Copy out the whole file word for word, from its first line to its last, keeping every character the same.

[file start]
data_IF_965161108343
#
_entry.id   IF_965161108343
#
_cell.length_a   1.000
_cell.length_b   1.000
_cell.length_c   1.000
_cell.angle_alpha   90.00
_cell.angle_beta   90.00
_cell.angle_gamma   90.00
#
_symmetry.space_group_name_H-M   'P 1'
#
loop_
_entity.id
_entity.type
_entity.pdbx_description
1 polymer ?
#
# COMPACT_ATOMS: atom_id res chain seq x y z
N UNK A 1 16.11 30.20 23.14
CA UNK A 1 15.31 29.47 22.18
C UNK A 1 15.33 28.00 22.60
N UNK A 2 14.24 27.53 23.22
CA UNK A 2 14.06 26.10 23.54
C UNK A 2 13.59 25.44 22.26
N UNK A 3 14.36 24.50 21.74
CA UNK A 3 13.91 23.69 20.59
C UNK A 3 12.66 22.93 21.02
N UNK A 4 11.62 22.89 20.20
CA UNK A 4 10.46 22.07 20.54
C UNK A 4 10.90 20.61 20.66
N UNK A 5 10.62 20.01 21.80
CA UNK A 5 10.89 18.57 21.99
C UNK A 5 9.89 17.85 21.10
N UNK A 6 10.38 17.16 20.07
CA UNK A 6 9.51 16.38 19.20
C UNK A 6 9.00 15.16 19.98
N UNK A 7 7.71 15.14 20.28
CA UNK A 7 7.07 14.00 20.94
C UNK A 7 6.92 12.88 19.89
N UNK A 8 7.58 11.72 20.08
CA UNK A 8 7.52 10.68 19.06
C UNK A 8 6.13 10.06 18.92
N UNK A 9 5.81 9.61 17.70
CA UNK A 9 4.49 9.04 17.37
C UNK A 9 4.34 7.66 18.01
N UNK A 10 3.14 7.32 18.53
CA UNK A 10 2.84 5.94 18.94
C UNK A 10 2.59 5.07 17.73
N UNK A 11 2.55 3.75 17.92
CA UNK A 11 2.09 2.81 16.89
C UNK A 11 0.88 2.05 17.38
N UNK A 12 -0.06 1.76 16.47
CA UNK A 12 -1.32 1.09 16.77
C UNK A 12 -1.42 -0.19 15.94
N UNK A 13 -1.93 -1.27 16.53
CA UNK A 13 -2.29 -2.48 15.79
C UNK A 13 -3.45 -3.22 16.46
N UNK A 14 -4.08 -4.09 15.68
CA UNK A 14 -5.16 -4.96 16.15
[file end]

data_IF_965161108343
#
_entry.id   IF_965161108343
#
_cell.length_a   1.000
_cell.length_b   1.000
_cell.length_c   1.000
_cell.angle_alpha   90.00
_cell.angle_beta   90.00
_cell.angle_gamma   90.00
#
_symmetry.space_group_name_H-M   'P 1'
#
loop_
_entity.id
_entity.type
_entity.pdbx_description
1 polymer ?
#
# COMPACT_ATOMS: atom_id res chain seq x y z
N UNK A 1 16.11 30.20 23.14
CA UNK A 1 15.31 29.47 22.18
C UNK A 1 15.33 28.00 22.60
N UNK A 2 14.24 27.53 23.22
CA UNK A 2 14.06 26.10 23.54
C UNK A 2 13.59 25.44 22.26
N UNK A 3 14.36 24.50 21.74
CA UNK A 3 13.91 23.69 20.59
C UNK A 3 12.66 22.93 21.02
N UNK A 4 11.62 22.89 20.20
CA UNK A 4 10.46 22.07 20.54
C UNK A 4 10.90 20.61 20.66
N UNK A 5 10.62 20.01 21.80
CA UNK A 5 10.89 18.57 21.99
C UNK A 5 9.89 17.85 21.10
N UNK A 6 10.38 17.16 20.07
CA UNK A 6 9.51 16.38 19.20
C UNK A 6 9.00 15.16 19.98
N UNK A 7 7.71 15.14 20.28
CA UNK A 7 7.07 14.00 20.94
C UNK A 7 6.92 12.88 19.89
N UNK A 8 7.58 11.72 20.08
CA UNK A 8 7.52 10.68 19.06
C UNK A 8 6.13 10.06 18.92
N UNK A 9 5.81 9.61 17.70
CA UNK A 9 4.49 9.04 17.37
C UNK A 9 4.34 7.66 18.01
N UNK A 10 3.14 7.32 18.53
CA UNK A 10 2.84 5.94 18.94
C UNK A 10 2.59 5.07 17.73
N UNK A 11 2.55 3.75 17.92
CA UNK A 11 2.09 2.81 16.89
C UNK A 11 0.88 2.05 17.38
N UNK A 12 -0.06 1.76 16.47
CA UNK A 12 -1.32 1.09 16.77
C UNK A 12 -1.42 -0.19 15.94
N UNK A 13 -1.93 -1.27 16.53
CA UNK A 13 -2.29 -2.48 15.79
C UNK A 13 -3.45 -3.22 16.46
N UNK A 14 -4.08 -4.09 15.68
CA UNK A 14 -5.16 -4.96 16.15